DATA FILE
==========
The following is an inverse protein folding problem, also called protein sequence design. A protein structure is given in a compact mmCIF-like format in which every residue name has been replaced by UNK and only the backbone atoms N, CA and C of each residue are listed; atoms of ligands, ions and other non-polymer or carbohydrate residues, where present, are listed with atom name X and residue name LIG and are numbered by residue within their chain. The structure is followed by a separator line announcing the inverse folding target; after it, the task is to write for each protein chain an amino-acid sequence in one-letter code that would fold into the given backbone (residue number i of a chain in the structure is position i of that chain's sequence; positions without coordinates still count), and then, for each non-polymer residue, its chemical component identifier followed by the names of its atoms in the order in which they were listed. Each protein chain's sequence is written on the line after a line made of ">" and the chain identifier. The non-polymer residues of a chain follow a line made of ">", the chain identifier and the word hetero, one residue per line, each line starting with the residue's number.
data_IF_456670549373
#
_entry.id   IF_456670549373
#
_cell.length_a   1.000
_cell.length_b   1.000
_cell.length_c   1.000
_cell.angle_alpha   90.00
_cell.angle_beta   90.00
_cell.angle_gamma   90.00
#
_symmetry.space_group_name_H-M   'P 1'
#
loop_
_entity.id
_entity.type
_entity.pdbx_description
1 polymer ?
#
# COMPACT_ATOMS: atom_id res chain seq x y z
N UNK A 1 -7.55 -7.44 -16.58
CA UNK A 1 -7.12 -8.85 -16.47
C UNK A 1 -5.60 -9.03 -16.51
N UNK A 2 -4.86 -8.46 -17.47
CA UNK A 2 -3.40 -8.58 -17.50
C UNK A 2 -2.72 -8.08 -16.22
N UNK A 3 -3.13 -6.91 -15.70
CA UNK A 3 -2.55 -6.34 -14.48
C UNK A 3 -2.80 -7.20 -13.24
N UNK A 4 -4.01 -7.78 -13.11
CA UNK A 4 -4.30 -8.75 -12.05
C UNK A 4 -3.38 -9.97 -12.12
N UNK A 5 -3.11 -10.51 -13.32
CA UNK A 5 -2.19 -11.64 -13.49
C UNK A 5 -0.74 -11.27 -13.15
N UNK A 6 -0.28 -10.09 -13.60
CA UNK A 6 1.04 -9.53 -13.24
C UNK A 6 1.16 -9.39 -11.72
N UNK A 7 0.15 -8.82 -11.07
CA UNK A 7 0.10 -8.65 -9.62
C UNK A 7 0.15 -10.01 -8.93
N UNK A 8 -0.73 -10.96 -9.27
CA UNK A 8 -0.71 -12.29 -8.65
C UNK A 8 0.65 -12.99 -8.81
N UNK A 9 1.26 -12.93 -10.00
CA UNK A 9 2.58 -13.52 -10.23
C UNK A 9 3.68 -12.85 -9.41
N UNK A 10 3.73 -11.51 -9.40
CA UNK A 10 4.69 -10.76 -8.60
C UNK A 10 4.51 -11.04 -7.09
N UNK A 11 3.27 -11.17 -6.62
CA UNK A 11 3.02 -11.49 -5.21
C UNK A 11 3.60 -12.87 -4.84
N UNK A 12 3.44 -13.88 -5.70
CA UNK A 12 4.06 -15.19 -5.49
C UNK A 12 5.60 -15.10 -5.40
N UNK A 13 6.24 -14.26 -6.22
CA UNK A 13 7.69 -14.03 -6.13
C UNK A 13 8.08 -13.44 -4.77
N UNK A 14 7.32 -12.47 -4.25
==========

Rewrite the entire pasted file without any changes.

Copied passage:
The following is an inverse protein folding problem, also called protein sequence design. A protein structure is given in a compact mmCIF-like format in which every residue name has been replaced by UNK and only the backbone atoms N, CA and C of each residue are listed; atoms of ligands, ions and other non-polymer or carbohydrate residues, where present, are listed with atom name X and residue name LIG and are numbered by residue within their chain. The structure is followed by a separator line announcing the inverse folding target; after it, the task is to write for each protein chain an amino-acid sequence in one-letter code that would fold into the given backbone (residue number i of a chain in the structure is position i of that chain's sequence; positions without coordinates still count), and then, for each non-polymer residue, its chemical component identifier followed by the names of its atoms in the order in which they were listed. Each protein chain's sequence is written on the line after a line made of ">" and the chain identifier. The non-polymer residues of a chain follow a line made of ">", the chain identifier and the word hetero, one residue per line, each line starting with the residue's number.
data_IF_456670549373
#
_entry.id   IF_456670549373
#
_cell.length_a   1.000
_cell.length_b   1.000
_cell.length_c   1.000
_cell.angle_alpha   90.00
_cell.angle_beta   90.00
_cell.angle_gamma   90.00
#
_symmetry.space_group_name_H-M   'P 1'
#
loop_
_entity.id
_entity.type
_entity.pdbx_description
1 polymer ?
#
# COMPACT_ATOMS: atom_id res chain seq x y z
N UNK A 1 -7.55 -7.44 -16.58
CA UNK A 1 -7.12 -8.85 -16.47
C UNK A 1 -5.60 -9.03 -16.51
N UNK A 2 -4.86 -8.46 -17.47
CA UNK A 2 -3.40 -8.58 -17.50
C UNK A 2 -2.72 -8.08 -16.22
N UNK A 3 -3.13 -6.91 -15.70
CA UNK A 3 -2.55 -6.34 -14.48
C UNK A 3 -2.80 -7.20 -13.24
N UNK A 4 -4.01 -7.78 -13.11
CA UNK A 4 -4.30 -8.75 -12.05
C UNK A 4 -3.38 -9.97 -12.12
N UNK A 5 -3.11 -10.51 -13.32
CA UNK A 5 -2.19 -11.64 -13.49
C UNK A 5 -0.74 -11.27 -13.15
N UNK A 6 -0.28 -10.09 -13.60
CA UNK A 6 1.04 -9.53 -13.24
C UNK A 6 1.16 -9.39 -11.72
N UNK A 7 0.15 -8.82 -11.07
CA UNK A 7 0.10 -8.65 -9.62
C UNK A 7 0.15 -10.01 -8.93
N UNK A 8 -0.73 -10.96 -9.27
CA UNK A 8 -0.71 -12.29 -8.65
C UNK A 8 0.65 -12.99 -8.81
N UNK A 9 1.26 -12.93 -10.00
CA UNK A 9 2.58 -13.52 -10.23
C UNK A 9 3.68 -12.85 -9.41
N UNK A 10 3.73 -11.51 -9.40
CA UNK A 10 4.69 -10.76 -8.60
C UNK A 10 4.51 -11.04 -7.09
N UNK A 11 3.27 -11.17 -6.62
CA UNK A 11 3.02 -11.49 -5.21
C UNK A 11 3.60 -12.87 -4.84
N UNK A 12 3.44 -13.88 -5.70
CA UNK A 12 4.06 -15.19 -5.49
C UNK A 12 5.60 -15.10 -5.40
N UNK A 13 6.24 -14.26 -6.22
CA UNK A 13 7.69 -14.03 -6.13
C UNK A 13 8.08 -13.44 -4.77
N UNK A 14 7.32 -12.47 -4.25